Fire And Fire Extinguishers In Details

It is crucial to understand definition, components and behavior of Fire for effective fire prevention, fire extinguishers requirements, firefighting and safety measures.

Definition of Fire:

Fire is a chemical reaction that causes rapid oxidation, releasing heat, light, and various reactants. This process, known as combustion, typically occurs in the presence of three components: a fuel source, an oxidizing agent (usually oxygen from the air), and an ignition source (heat).

The main components of fire are:

  1. Fuel: Any combustible material, such as wood, paper, gasoline, or natural gas, that can sustain a fire.
  2. Oxygen: Oxygen in the air in general and Other oxidizing agents.
  3. Heat: Enough heat to start and continue the combustion process. Heat from various sources, including friction, electrical sparks, chemical reactions, or open flames.

The Fire Triangle:

  1. Fuel
  2. Oxygen
  3. Heat
Diagram of the Fire Triangle showing Fuel, Oxygen, and Heat
The Fire Triangle: Essential Elements of Combustion – Fuel, Oxygen, and Heat

All three elements must be present and maintained for a fire to ignite and burn consistently. The fire can be extinguished by removing any of these items. This concept is often represented by a “Fire Triangle”.

Fire Tetrahedron:

  1. Fuel
  2. Oxygen
  3. Heat
  4. Chemical Chain Reaction
Fire Tetrahedron
Fire Tetrahedron Global EHS 077

The fire tetrahedron expands on the fire triangle by adding the chemical chain reaction necessary to sustain combustion. Interrupting this chain reaction can also extinguish the fire.

Phases of Fire:

  • Ignition: The initial stage where fuel, oxygen, and heat combine to start the fire.
  • Growth: The fire spreads and grows in intensity as it consumes more fuel and produces more heat.
  • Fully Developed: The fire reaches its peak intensity, consuming the available fuel at its maximum rate.
  • Decay: The fire’s intensity decreases as the fuel is consumed and heat is reduced.

Types of Combustion:

  1. Complete Combustion: Occurs when there is enough oxygen for the fuel to react completely, producing carbon dioxide, water, and releasing maximum heat.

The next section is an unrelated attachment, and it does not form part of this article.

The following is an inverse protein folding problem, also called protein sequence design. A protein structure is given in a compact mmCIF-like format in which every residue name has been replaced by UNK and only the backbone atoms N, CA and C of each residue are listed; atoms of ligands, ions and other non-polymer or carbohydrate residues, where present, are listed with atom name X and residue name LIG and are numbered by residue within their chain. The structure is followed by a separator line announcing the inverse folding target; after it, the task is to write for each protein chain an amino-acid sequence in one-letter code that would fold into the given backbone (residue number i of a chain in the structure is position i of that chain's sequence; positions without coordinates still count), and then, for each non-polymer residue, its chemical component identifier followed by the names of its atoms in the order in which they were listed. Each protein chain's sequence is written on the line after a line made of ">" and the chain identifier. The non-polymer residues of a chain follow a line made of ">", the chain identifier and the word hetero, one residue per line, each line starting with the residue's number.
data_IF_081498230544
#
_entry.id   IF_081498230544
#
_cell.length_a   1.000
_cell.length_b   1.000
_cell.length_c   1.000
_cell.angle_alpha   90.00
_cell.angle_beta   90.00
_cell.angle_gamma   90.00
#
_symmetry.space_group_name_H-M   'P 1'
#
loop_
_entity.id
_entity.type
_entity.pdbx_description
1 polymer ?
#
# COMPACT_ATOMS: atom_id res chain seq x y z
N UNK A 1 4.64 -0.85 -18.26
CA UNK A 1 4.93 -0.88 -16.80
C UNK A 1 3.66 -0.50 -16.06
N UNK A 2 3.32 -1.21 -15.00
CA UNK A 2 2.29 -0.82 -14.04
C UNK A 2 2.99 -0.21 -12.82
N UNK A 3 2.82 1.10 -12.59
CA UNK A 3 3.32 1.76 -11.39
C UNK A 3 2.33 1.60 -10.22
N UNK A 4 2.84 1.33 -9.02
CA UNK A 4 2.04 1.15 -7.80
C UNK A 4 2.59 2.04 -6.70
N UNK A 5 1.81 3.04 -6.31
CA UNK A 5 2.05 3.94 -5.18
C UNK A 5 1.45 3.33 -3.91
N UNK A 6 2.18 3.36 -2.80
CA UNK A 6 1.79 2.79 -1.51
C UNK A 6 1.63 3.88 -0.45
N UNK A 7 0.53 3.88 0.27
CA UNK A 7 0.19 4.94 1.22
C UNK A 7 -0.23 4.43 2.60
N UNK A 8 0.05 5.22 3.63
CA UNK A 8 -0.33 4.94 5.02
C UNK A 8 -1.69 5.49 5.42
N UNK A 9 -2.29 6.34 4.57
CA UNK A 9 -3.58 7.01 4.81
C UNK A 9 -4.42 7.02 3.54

2. Incomplete Combustion: Occurs when there is insufficient oxygen, resulting in the production of carbon monoxide, soot, and less heat.

By-products of Fire:

  • Heat: The primary output of fire, which can cause burns and increase the spread of fire.
  • Light: Visible flames and glow from the combustion process.
  • Smoke: A mixture of airborne solid and liquid particulates, gases, and aerosols produced during combustion.
  • Gases: Carbon dioxide (CO₂), carbon monoxide (CO), water vapor (H₂O), & other toxic gases depending on the materials burned.

Classification of Fire:

As per NFPA, based on source of material for fire, they are classified in to A, B, C, D, K.

Diagram of Fire Classification with Types A, B, C, D, and K
Classification of Fires: Types A, B, C, D, and K

1. Class A: Ordinary Combustibles

  • Description: For fires involving common combustible materials such as wood, paper, cloth, rubber, and some plastics.
  • Extinguishing Agents: Water, foam, multipurpose dry chemical.
  • Symbol: Green triangle with an “A”.

2. Class B: Flammable Liquids and Gases

  • Description: For fires involving flammable or combustible liquids and gases like gasoline, oil, grease, tar, oil-based paints, and flammable gases.
  • Extinguishing Agents: Carbon dioxide (CO₂), foam, dry chemical.
  • Symbol: Red square with a “B”.

3. Class C: Electrical Equipment

  • Description: For fires involving energized electrical equipment such as appliances, wiring, circuit breakers, and outlets.
  • Extinguishing Agents: Non-conductive agents like carbon dioxide (CO₂), dry chemical.
  • Symbol: Blue circle with a “C”.

4. Class D: Combustible Metals